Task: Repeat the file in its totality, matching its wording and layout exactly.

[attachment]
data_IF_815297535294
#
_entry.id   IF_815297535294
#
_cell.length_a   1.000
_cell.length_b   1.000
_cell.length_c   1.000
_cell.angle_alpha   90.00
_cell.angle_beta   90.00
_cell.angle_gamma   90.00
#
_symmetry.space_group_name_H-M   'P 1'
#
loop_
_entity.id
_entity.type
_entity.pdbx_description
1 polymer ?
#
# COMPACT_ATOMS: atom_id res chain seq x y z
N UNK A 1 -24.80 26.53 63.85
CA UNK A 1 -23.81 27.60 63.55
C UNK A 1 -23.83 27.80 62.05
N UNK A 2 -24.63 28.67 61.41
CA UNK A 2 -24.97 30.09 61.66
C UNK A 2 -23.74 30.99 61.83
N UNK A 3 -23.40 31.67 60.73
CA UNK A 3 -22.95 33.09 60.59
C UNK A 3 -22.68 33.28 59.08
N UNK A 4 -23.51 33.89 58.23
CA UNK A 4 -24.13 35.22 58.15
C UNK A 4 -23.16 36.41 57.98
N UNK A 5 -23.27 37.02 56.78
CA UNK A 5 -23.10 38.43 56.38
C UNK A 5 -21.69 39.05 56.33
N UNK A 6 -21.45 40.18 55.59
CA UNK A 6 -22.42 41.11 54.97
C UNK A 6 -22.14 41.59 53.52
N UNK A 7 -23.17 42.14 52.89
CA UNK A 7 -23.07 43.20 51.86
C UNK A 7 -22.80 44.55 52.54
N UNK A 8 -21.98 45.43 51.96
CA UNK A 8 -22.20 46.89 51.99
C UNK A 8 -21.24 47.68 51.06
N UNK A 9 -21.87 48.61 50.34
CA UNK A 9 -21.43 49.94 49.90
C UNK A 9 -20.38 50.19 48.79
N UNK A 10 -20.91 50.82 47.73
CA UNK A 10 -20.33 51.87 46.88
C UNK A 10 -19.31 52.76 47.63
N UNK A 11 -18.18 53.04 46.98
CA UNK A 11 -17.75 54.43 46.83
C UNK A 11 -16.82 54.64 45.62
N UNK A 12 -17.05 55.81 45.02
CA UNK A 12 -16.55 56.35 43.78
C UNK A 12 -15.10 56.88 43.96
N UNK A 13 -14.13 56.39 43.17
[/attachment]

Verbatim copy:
data_IF_815297535294
#
_entry.id   IF_815297535294
#
_cell.length_a   1.000
_cell.length_b   1.000
_cell.length_c   1.000
_cell.angle_alpha   90.00
_cell.angle_beta   90.00
_cell.angle_gamma   90.00
#
_symmetry.space_group_name_H-M   'P 1'
#
loop_
_entity.id
_entity.type
_entity.pdbx_description
1 polymer ?
#
# COMPACT_ATOMS: atom_id res chain seq x y z
N UNK A 1 -24.80 26.53 63.85
CA UNK A 1 -23.81 27.60 63.55
C UNK A 1 -23.83 27.80 62.05
N UNK A 2 -24.63 28.67 61.41
CA UNK A 2 -24.97 30.09 61.66
C UNK A 2 -23.74 30.99 61.83
N UNK A 3 -23.40 31.67 60.73
CA UNK A 3 -22.95 33.09 60.59
C UNK A 3 -22.68 33.28 59.08
N UNK A 4 -23.51 33.89 58.23
CA UNK A 4 -24.13 35.22 58.15
C UNK A 4 -23.16 36.41 57.98
N UNK A 5 -23.27 37.02 56.78
CA UNK A 5 -23.10 38.43 56.38
C UNK A 5 -21.69 39.05 56.33
N UNK A 6 -21.45 40.18 55.59
CA UNK A 6 -22.42 41.11 54.97
C UNK A 6 -22.14 41.59 53.52
N UNK A 7 -23.17 42.14 52.89
CA UNK A 7 -23.07 43.20 51.86
C UNK A 7 -22.80 44.55 52.54
N UNK A 8 -21.98 45.43 51.96
CA UNK A 8 -22.20 46.89 51.99
C UNK A 8 -21.24 47.68 51.06
N UNK A 9 -21.87 48.61 50.34
CA UNK A 9 -21.43 49.94 49.90
C UNK A 9 -20.38 50.19 48.79
N UNK A 10 -20.91 50.82 47.73
CA UNK A 10 -20.33 51.87 46.88
C UNK A 10 -19.31 52.76 47.63
N UNK A 11 -18.18 53.04 46.98
CA UNK A 11 -17.75 54.43 46.83
C UNK A 11 -16.82 54.64 45.62
N UNK A 12 -17.05 55.81 45.02
CA UNK A 12 -16.55 56.35 43.78
C UNK A 12 -15.10 56.88 43.96
N UNK A 13 -14.13 56.39 43.17